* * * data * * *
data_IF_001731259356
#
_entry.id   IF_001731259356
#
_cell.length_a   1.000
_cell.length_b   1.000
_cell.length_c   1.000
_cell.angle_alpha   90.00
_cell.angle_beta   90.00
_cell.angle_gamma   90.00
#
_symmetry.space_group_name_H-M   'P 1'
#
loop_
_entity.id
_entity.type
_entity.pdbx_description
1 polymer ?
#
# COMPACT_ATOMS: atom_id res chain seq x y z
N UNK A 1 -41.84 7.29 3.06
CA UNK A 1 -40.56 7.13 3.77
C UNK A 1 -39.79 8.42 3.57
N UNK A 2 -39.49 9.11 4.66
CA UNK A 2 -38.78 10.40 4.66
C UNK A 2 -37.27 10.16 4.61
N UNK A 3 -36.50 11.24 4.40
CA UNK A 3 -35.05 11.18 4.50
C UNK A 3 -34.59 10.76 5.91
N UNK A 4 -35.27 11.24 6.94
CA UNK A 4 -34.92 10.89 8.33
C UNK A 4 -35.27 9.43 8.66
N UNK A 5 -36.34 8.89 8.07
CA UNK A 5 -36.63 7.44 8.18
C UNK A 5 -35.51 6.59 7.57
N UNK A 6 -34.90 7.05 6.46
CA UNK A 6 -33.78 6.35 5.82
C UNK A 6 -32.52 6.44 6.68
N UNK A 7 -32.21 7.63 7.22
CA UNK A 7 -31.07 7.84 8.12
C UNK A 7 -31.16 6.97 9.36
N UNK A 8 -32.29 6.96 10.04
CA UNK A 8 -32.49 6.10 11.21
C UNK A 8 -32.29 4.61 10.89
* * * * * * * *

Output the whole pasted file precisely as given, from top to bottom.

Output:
data_IF_001731259356
#
_entry.id   IF_001731259356
#
_cell.length_a   1.000
_cell.length_b   1.000
_cell.length_c   1.000
_cell.angle_alpha   90.00
_cell.angle_beta   90.00
_cell.angle_gamma   90.00
#
_symmetry.space_group_name_H-M   'P 1'
#
loop_
_entity.id
_entity.type
_entity.pdbx_description
1 polymer ?
#
# COMPACT_ATOMS: atom_id res chain seq x y z
N UNK A 1 -41.84 7.29 3.06
CA UNK A 1 -40.56 7.13 3.77
C UNK A 1 -39.79 8.42 3.57
N UNK A 2 -39.49 9.11 4.66
CA UNK A 2 -38.78 10.40 4.66
C UNK A 2 -37.27 10.16 4.61
N UNK A 3 -36.50 11.24 4.40
CA UNK A 3 -35.05 11.18 4.50
C UNK A 3 -34.59 10.76 5.91
N UNK A 4 -35.27 11.24 6.94
CA UNK A 4 -34.92 10.89 8.33
C UNK A 4 -35.27 9.43 8.66
N UNK A 5 -36.34 8.89 8.07
CA UNK A 5 -36.63 7.44 8.18
C UNK A 5 -35.51 6.59 7.57
N UNK A 6 -34.90 7.05 6.46
CA UNK A 6 -33.78 6.35 5.82
C UNK A 6 -32.52 6.44 6.68
N UNK A 7 -32.21 7.63 7.22
CA UNK A 7 -31.07 7.84 8.12
C UNK A 7 -31.16 6.97 9.36
N UNK A 8 -32.29 6.96 10.04
CA UNK A 8 -32.49 6.10 11.21
C UNK A 8 -32.29 4.61 10.89